Anonymous, 1996. "Homeowners Wasting Millions on PMI," Inman Real Estate News, June 21.

Return to text.

Canner, Glenn B. and Wayne Passmore, 1994. "Private Mortgage Insurance," Federal Reserve Bulletin, October: 883-899.

Storms, Phillip, 1992. "Guiding Your Client Through the Mortgage Maze," Journal of Financial Planning, April: 87-91. Return to text.

Walden, Michael L., 1992. "The Relative Benefits of Making a Higher Down Payment or Paying Points For a Lower Interest Rate," Financial Counseling and Planning, 3:63-77. Return to text.

Appendix: Spreadsheet Calculations

The pre-tax rate of return numbers found in Table 1 and Table 2 are generated using a spreadsheet program. First, there was calculated a schedule of cash flows for the loan with a loan-to-value ratio (LV) greater than 80%. For each month, we calculated a row containing 4 columns:

Then the same schedule was calculated for an 80% loan (a loan without PMI). Third, a schedule of 'net extra payments' was generated. For each month we calculated a row containing three columns:

Then an internal rate of return (IRR) calculation was performed. IRR is the rate which equates (a) the extra down-payment required to reduce a higher LV loan to an 80% loan with (b) the present value of all the extra payments. Finally, the IRR (after-tax required rate of return) was adjusted for taxes to arrive at the pre-tax IRR. The borrower can then answer the initial loan question: If I forego investing in home equity at origination, what is the pre-tax rate of return needed on investments during the life of the mortgage to justify the extra payments?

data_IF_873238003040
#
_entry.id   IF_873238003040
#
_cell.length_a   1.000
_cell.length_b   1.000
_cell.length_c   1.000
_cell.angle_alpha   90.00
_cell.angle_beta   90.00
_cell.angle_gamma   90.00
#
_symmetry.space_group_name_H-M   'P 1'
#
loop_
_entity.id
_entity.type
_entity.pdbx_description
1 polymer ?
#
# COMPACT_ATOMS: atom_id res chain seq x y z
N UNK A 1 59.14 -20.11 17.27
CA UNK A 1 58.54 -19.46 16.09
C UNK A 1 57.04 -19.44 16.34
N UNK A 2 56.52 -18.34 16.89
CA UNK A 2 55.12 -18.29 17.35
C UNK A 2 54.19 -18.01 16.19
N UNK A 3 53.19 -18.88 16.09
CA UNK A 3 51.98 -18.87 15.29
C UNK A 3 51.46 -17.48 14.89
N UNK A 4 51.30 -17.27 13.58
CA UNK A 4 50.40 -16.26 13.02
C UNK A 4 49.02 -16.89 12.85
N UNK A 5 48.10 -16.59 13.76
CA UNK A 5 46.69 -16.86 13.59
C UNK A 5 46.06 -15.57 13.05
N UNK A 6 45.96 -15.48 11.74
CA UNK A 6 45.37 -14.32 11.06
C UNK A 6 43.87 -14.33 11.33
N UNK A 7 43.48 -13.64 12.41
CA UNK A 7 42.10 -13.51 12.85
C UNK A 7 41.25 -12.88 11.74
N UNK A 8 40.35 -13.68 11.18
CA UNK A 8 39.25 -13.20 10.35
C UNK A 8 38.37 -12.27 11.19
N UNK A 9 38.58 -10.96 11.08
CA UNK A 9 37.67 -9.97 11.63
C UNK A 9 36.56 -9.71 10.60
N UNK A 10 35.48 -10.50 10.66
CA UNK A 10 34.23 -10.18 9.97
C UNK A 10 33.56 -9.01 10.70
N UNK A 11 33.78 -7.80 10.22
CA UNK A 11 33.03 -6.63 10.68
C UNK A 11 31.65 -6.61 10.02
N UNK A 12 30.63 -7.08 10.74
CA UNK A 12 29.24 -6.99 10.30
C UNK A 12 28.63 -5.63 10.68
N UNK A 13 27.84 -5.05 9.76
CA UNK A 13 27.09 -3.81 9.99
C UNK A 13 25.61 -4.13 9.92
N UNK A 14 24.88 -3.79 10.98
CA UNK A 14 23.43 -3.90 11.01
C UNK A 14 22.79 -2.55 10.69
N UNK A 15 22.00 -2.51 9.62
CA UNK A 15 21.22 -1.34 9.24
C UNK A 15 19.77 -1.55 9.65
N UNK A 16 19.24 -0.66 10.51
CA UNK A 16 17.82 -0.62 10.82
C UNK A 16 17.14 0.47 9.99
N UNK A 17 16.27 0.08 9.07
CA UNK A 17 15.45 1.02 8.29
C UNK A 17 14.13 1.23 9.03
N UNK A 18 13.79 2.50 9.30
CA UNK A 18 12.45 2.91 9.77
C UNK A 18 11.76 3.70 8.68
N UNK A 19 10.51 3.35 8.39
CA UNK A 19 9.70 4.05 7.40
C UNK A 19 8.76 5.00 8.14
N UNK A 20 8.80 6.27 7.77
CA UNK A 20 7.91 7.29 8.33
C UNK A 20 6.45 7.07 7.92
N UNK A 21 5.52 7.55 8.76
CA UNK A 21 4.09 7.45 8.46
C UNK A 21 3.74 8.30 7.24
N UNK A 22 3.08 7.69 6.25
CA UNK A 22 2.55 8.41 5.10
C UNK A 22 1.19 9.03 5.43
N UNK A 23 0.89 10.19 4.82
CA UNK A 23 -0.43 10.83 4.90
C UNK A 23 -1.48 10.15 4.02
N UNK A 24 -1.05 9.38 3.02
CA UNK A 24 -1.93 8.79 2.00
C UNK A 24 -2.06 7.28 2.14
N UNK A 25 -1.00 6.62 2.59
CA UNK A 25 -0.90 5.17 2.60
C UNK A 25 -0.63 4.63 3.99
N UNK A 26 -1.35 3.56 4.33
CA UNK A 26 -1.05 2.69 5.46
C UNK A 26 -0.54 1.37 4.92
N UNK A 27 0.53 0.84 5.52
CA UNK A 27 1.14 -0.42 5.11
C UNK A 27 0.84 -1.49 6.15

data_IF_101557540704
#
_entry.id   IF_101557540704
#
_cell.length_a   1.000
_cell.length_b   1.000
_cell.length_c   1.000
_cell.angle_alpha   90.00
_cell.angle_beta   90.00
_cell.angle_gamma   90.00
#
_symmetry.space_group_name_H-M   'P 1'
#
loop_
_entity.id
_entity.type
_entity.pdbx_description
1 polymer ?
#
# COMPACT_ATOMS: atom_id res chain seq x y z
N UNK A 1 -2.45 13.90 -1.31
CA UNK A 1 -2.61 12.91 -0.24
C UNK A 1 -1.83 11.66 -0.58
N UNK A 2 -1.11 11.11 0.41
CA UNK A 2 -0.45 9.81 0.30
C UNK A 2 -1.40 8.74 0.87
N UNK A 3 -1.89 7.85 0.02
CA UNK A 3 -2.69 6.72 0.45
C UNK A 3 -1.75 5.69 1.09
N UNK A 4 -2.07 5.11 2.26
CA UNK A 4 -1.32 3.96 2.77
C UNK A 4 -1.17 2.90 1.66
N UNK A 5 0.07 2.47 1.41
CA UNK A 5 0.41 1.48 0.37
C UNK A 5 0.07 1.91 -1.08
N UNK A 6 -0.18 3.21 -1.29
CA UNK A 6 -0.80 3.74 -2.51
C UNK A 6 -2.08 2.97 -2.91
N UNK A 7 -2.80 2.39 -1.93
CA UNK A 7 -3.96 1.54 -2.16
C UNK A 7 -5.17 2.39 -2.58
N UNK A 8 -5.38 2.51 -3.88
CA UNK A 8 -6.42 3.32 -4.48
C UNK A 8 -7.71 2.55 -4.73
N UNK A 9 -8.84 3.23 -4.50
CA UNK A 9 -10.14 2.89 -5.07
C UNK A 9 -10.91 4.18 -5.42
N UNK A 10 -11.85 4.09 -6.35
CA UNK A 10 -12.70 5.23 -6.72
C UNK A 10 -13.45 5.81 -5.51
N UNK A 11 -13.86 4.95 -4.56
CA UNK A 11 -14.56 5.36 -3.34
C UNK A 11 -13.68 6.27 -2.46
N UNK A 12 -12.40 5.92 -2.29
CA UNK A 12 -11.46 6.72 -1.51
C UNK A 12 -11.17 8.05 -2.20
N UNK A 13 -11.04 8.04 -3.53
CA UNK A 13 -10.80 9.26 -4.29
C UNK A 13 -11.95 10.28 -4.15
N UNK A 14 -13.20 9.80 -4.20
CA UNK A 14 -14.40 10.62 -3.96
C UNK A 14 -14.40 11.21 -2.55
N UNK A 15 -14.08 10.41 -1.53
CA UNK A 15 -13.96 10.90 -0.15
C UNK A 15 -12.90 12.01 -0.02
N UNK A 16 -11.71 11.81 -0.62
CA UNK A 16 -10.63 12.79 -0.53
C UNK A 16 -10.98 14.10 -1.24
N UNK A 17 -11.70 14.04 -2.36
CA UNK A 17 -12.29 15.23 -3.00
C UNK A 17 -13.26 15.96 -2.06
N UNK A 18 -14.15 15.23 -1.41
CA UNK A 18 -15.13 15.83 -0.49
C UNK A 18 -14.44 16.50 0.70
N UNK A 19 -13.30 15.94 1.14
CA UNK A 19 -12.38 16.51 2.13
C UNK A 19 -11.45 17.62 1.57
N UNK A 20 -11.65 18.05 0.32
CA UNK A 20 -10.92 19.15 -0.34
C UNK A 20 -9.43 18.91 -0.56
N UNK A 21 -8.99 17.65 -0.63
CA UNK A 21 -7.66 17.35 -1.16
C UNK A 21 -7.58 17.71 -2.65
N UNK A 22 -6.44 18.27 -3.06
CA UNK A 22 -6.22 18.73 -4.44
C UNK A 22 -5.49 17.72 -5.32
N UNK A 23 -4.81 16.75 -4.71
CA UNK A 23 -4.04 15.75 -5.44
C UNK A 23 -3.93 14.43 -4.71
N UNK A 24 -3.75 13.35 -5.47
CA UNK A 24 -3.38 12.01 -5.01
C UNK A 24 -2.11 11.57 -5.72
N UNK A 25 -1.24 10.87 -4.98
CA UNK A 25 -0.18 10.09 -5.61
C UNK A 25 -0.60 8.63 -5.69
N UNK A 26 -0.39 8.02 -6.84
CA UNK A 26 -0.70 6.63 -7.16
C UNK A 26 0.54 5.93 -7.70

For the other calculations in Table 1, the spreadsheet schedule is truncated at seven years, and the larger unpaid mortgage balance of the higher LV loan after the seventh year requires an additional "extra-payment" when compared to the 80% loan. In Table 2, a similar spreadsheet schedule is generated for a one year old mortgage. Adjustments are made for the differences in mortgage balances and the cost of an appraisal.

Return to Table 1.


1. Note that FHA loans have been available since the late 1940s for families that qualify. Return to text.

2. This assumes a down-payment of 5% and PMI premiums of .78%/12 of the initial mortgage amount. Return to text.

3. The higher the loan-to-value ratio, the higher the payment and the higher the mortgage interest deduction. We evaluate the offsetting effects of PMI, higher payment, and the mortgage interest deduction using a variety of assumptions. Return to text.

4. A specific explanation for the calculations leading to the results found in Table 1 and Table 2 can be found in the Appendix. Return to text.

5. The average life of a mortgage, as commonly cited by many mortgage lender. Return to text.

6. Typically, the lender requires that the homeowner has lived in the home for at least two years and has made mortgage payments in a timely fashion. If FNMA has purchased the loan, the homeowner might only be required to have lived in the home for one year. Return to text.

7. With the additional equity of $18,496, the term shortens to 21 years, 8 months remaining. However, for comparison purposes, the individual investing in equity today saves the present value of the final 7 years and 4 months of payments (less tax benefits) of the mortgage. Therefore, the analysis is over the remaining 29 years. Return to text..